- Matt Lottich, basketball coach, Valparaiso
- Virginia Madsen, actress, attended New Trier High School
- Kim Milford, actor
- Penelope Milford, actress
- John Moore, defenseman with NHL's New Jersey Devils
- Chris O'Donnell, actor (G. Callen on NCIS: Los Angeles)
- Tom O'Halleran, member of the United States House of Representatives from Arizona's 1st congressional district. He lived in Winnetka while a member of the Chicago Board of Trade.
- Samuel Shackford Otis, architect
- Liz Phair, musician
- Ralph Pomeroy, poet and writer
- Eliot Porter, photographer, was born and grew up in Winnetka.
- Fairfield Porter, painter and art critic, was born and grew up in Winnetka.
- Clarence B. Randall, businessman
- Bruce Rauner, former Governor of Illinois, former chairman of R8 Capital Partners
- Pat Ryan, founder and executive chairman of Aon Corporation
- Donald Rumsfeld, former Secretary of Defense, attended New Trier High School
- Jenny Sanford, former First Lady of South Carolina
- Jack Steinberger, refugee from Nazi Germany, attended New Trier High School, won 1988 Nobel Prize in Physics, gave Nobel medal to school
- John Moore, professional ice hockey defenseman for the Boston Bruins, attended New Trier High School
- W. Clement Stone, businessman and philanthropist
- R. Douglas Stuart, Jr., CEO of Quaker Oats and U.S. ambassador to Norway, born in Winnetka
- Marlo Thomas, actress, lived in Winnetka
- Paul Thomas, pornographic actor
- Henry Totten, Wisconsin State Assemblyman and businessman, lived in Winnetka
- Marc Trestman, former head coach of Chicago Bears, lives in Winnetka
- Joe Trohman, guitarist of Fall Out Boy, attended New Trier High School
- Byron Trott, banker
- Barbara Turf, former President and CEO of Crate & Barrel
- Bernice T. Van der Vries, state legislator, lived in Winnetka
- Rocky Wirtz, owner of the Chicago Blackhawks, attended North Shore Country Day School, lives in Winnetka
- Ying Quartet originally consisted of four siblings from Winnetka; as of 2017, three siblings remain members of the ensemble
- "2016 U.S. Gazetteer Files". United States Census Bureau. Retrieved Jun 30, 2017.
- "Population and Housing Unit Estimates". Retrieved August 7, 2019.
- "Profile of General Population and Housing Characteristics: 2010 Demographic Profile Data (DP-1): Winnetka village, Illinois". U.S. Census Bureau, American Factfinder. Retrieved March 20, 2013.
- "11 Chicago suburbs make list of 100 richest towns". Chicago Tribune. Feb 20, 2019.
- "US Gazetteer files: 2010, 2000, and 1990". United States Census Bureau. 2011-02-12. Retrieved 2011-04-23.
- "G001 - Geographic Identifiers - 2010 Census Summary File 1". United States Census Bureau. Retrieved 2015-12-25.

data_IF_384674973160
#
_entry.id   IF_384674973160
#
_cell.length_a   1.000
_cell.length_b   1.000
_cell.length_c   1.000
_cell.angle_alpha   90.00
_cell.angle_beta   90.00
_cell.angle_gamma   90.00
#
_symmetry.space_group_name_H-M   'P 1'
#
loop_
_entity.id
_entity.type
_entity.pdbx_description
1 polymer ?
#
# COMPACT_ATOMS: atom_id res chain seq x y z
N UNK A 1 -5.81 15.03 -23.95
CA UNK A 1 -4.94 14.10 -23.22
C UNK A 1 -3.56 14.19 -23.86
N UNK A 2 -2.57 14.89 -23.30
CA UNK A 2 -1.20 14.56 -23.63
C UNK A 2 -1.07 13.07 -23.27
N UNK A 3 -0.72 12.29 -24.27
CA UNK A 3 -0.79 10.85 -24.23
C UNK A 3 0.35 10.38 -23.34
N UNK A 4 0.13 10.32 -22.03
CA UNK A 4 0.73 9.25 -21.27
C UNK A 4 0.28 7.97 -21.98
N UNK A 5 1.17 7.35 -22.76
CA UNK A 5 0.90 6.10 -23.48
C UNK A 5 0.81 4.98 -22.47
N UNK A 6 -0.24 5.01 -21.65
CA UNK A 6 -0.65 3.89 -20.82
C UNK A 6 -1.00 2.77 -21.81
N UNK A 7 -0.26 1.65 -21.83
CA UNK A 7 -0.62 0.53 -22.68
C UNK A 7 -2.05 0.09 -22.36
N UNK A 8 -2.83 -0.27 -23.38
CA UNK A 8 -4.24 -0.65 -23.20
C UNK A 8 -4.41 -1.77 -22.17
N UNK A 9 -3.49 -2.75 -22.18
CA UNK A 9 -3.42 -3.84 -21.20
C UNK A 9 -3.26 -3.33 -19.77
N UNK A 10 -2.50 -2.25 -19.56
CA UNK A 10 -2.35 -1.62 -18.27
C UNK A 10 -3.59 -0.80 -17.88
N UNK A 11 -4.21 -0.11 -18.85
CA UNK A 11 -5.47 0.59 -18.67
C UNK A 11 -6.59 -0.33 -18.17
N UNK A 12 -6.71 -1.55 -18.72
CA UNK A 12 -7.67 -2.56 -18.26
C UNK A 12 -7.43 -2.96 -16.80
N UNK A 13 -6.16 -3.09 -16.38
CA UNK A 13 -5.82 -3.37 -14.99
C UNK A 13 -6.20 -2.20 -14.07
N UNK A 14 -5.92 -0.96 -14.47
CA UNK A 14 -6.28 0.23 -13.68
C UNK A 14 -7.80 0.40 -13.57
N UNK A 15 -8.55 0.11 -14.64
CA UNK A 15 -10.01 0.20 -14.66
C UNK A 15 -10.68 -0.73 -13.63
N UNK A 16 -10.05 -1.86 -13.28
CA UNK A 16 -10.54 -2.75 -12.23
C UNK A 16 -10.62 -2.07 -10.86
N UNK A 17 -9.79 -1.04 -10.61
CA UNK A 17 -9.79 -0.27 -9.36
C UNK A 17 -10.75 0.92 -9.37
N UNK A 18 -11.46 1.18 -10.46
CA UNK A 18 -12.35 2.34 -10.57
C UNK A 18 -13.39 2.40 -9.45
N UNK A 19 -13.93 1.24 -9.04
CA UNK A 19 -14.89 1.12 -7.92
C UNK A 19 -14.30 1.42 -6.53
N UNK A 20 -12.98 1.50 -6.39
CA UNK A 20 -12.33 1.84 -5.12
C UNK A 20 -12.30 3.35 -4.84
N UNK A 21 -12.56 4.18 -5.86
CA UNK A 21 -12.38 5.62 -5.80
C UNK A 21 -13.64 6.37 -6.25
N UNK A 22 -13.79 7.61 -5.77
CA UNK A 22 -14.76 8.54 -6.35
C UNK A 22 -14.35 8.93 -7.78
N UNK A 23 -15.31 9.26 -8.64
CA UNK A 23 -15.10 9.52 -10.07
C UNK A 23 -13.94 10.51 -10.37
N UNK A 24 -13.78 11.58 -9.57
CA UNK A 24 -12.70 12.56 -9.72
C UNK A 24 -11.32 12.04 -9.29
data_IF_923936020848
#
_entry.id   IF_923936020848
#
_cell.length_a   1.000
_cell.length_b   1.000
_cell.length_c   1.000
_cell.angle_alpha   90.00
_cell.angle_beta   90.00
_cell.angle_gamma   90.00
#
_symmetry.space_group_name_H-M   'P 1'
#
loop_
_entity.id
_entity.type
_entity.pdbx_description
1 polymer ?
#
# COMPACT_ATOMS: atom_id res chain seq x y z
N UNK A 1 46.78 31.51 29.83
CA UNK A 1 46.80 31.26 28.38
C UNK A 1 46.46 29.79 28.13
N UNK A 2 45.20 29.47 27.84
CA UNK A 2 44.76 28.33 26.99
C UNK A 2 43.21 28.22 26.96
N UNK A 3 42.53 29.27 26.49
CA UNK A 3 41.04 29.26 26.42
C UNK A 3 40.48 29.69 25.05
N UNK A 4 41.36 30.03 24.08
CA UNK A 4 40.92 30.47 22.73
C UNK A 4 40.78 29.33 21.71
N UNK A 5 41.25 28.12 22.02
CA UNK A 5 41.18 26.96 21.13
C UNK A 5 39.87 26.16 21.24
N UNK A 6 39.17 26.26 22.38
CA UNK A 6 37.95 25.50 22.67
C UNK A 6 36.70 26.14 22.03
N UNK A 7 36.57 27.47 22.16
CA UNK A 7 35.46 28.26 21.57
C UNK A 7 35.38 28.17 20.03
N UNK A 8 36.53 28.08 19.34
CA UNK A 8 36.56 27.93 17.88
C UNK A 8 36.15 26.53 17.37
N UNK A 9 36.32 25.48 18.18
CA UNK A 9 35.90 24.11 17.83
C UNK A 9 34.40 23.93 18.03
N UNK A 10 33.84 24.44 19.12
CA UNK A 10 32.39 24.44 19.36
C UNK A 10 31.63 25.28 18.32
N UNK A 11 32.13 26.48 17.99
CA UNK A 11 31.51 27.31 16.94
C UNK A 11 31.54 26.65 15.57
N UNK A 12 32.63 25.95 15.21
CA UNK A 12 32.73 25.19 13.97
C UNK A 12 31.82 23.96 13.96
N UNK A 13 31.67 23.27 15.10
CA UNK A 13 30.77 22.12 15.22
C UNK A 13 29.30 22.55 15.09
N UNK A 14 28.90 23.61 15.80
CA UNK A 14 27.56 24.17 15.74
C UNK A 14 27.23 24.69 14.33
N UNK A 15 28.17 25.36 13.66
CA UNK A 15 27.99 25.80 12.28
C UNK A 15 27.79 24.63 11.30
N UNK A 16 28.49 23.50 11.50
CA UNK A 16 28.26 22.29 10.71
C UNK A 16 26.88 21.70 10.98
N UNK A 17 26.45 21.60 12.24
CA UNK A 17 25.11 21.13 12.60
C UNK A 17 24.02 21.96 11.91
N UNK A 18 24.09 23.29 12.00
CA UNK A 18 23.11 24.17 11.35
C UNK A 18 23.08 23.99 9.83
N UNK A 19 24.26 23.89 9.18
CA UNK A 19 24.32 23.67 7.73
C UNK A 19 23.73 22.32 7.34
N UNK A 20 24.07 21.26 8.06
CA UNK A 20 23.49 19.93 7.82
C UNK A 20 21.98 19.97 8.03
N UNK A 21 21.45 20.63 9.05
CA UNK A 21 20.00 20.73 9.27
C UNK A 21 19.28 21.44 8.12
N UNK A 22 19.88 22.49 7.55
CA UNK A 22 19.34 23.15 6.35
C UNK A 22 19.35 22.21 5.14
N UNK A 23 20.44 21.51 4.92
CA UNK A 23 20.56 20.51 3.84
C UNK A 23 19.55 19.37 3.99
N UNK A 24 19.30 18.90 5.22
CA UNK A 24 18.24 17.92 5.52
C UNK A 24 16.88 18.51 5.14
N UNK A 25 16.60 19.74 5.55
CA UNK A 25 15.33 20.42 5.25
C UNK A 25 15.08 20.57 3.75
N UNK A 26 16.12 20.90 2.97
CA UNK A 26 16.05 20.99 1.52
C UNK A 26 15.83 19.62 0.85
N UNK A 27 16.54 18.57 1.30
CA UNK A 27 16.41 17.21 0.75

- "Census of Population and Housing". Census.gov. Retrieved June 4, 2015.
- "American FactFinder". United States Census Bureau. Retrieved 2017-04-05.
- "City Data". city-data.com. Retrieved 2017-08-13.
- Dickenson (1956), p. 52
- Dickenson (1956), pp.123-125
- "Community Profile / Winnetka". Los Angeles Times. 11 October 1998. Retrieved 3 November 2015.
- "Log House History | Winnetka Historical Society". Retrieved 2019-08-29.
- "Crow Island School". National Historic Landmarks Program.
- "Justice Day recalls Dr. King's visit to suburbs 50 years ago - Open Communities". 24 July 2015. Retrieved 25 March 2018.
- Cox, Jeff. "25 Top-earning Towns:4: Winnetka, Illinois" CNN Money (July, 2007)
- Karen Ann Cullotta (December 12, 2019). "Almost 30 years later, residents say 'Home Alone' changed the neighbourhood". Retrieved December 12, 2019.
- Websites for public schools: K-4 Hubbard Woods, Crow Island School, Samuel Sewall Greeley; 5-6 The Skokie School; 7-8 Washburne School
- "New Trier - New Trier named #17 high school in U.S., top Ill. open enrollment school on Newsweek list". www.newtrier.k12.il.us. Retrieved 25 March 2018.
- "North Shore provides many opportunities for all students to excel - North Shore Country Day School (NSCDS)". www.nscds.org. Retrieved 25 March 2018.
- Lewis, Morgan Milton; Emmons, Jessie Gray Mrs. (1903). Genealogical and Biographical Record of the Lewis and Grisell Families. Coopersville, MI: DeVos Printer. p. 148.
- United States WO 90/10910, "Patent:Simulated pit trading system", published March 14, 1989
- Peterson, Duff. "Eliot and Fairfield Porter, American Artists from Winnetka". Winnetka Historical Society. Retrieved 2018-01-16.
- Manchir, Michelle (2014-07-13). "Barbara Turf, former Crate and Barrel CEO, dies at 71". Chicago Tribune. Retrieved 2014-08-11.
- 'Illinois Blue Book 1955-1956,' Biographical Sketch of Bernive T. Van der Vries, pg. 214
- Further reading
- Dickinson, Lora Townsend. The Story of Winnetka. Winnetka: Winnetka Historical Society, 1956. Print.